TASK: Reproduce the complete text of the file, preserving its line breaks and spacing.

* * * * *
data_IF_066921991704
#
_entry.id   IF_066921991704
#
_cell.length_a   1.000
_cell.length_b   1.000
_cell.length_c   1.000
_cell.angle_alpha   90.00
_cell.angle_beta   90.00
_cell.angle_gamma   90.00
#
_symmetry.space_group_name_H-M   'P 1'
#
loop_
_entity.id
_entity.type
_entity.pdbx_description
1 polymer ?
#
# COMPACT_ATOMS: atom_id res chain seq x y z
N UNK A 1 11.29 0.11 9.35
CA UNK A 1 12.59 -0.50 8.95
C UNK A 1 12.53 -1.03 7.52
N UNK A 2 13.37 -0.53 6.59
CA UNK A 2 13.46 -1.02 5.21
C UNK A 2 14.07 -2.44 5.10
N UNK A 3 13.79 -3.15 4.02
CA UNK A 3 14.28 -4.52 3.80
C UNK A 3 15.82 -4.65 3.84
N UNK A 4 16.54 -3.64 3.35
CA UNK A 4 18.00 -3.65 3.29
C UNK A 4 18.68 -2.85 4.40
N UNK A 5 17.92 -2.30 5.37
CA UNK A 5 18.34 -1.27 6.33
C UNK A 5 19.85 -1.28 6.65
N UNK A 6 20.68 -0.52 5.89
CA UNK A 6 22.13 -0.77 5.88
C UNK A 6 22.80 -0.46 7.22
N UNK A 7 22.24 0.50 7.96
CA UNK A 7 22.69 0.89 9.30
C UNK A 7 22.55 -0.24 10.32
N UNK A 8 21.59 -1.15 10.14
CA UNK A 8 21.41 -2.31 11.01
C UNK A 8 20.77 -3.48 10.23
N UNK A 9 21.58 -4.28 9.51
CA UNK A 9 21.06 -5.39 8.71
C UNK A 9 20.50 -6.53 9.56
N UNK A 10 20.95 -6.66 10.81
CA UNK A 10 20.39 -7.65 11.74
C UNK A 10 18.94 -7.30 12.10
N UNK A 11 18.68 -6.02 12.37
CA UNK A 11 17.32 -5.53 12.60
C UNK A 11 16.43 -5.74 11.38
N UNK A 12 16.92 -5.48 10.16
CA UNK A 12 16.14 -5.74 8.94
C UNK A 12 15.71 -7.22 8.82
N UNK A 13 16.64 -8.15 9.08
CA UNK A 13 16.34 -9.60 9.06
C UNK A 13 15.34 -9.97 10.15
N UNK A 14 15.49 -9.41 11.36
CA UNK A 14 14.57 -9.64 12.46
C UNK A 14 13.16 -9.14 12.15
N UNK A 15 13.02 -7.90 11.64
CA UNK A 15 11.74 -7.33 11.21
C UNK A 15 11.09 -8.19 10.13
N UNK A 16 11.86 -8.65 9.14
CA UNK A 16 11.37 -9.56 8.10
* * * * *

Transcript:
data_IF_066921991704
#
_entry.id   IF_066921991704
#
_cell.length_a   1.000
_cell.length_b   1.000
_cell.length_c   1.000
_cell.angle_alpha   90.00
_cell.angle_beta   90.00
_cell.angle_gamma   90.00
#
_symmetry.space_group_name_H-M   'P 1'
#
loop_
_entity.id
_entity.type
_entity.pdbx_description
1 polymer ?
#
# COMPACT_ATOMS: atom_id res chain seq x y z
N UNK A 1 11.29 0.11 9.35
CA UNK A 1 12.59 -0.50 8.95
C UNK A 1 12.53 -1.03 7.52
N UNK A 2 13.37 -0.53 6.59
CA UNK A 2 13.46 -1.02 5.21
C UNK A 2 14.07 -2.44 5.10
N UNK A 3 13.79 -3.15 4.02
CA UNK A 3 14.28 -4.52 3.80
C UNK A 3 15.82 -4.65 3.84
N UNK A 4 16.54 -3.64 3.35
CA UNK A 4 18.00 -3.65 3.29
C UNK A 4 18.68 -2.85 4.40
N UNK A 5 17.92 -2.30 5.37
CA UNK A 5 18.34 -1.27 6.33
C UNK A 5 19.85 -1.28 6.65
N UNK A 6 20.68 -0.52 5.89
CA UNK A 6 22.13 -0.77 5.88
C UNK A 6 22.80 -0.46 7.22
N UNK A 7 22.24 0.50 7.96
CA UNK A 7 22.69 0.89 9.30
C UNK A 7 22.55 -0.24 10.32
N UNK A 8 21.59 -1.15 10.14
CA UNK A 8 21.41 -2.31 11.01
C UNK A 8 20.77 -3.48 10.23
N UNK A 9 21.58 -4.28 9.51
CA UNK A 9 21.06 -5.39 8.71
C UNK A 9 20.50 -6.53 9.56
N UNK A 10 20.95 -6.66 10.81
CA UNK A 10 20.39 -7.65 11.74
C UNK A 10 18.94 -7.30 12.10
N UNK A 11 18.68 -6.02 12.37
CA UNK A 11 17.32 -5.53 12.60
C UNK A 11 16.43 -5.74 11.38
N UNK A 12 16.92 -5.48 10.16
CA UNK A 12 16.14 -5.74 8.94
C UNK A 12 15.71 -7.22 8.82
N UNK A 13 16.64 -8.15 9.08
CA UNK A 13 16.34 -9.60 9.06
C UNK A 13 15.34 -9.97 10.15
N UNK A 14 15.49 -9.41 11.36
CA UNK A 14 14.57 -9.64 12.46
C UNK A 14 13.16 -9.14 12.15
N UNK A 15 13.02 -7.90 11.64
CA UNK A 15 11.74 -7.33 11.21
C UNK A 15 11.09 -8.19 10.13
N UNK A 16 11.86 -8.65 9.14
CA UNK A 16 11.37 -9.56 8.10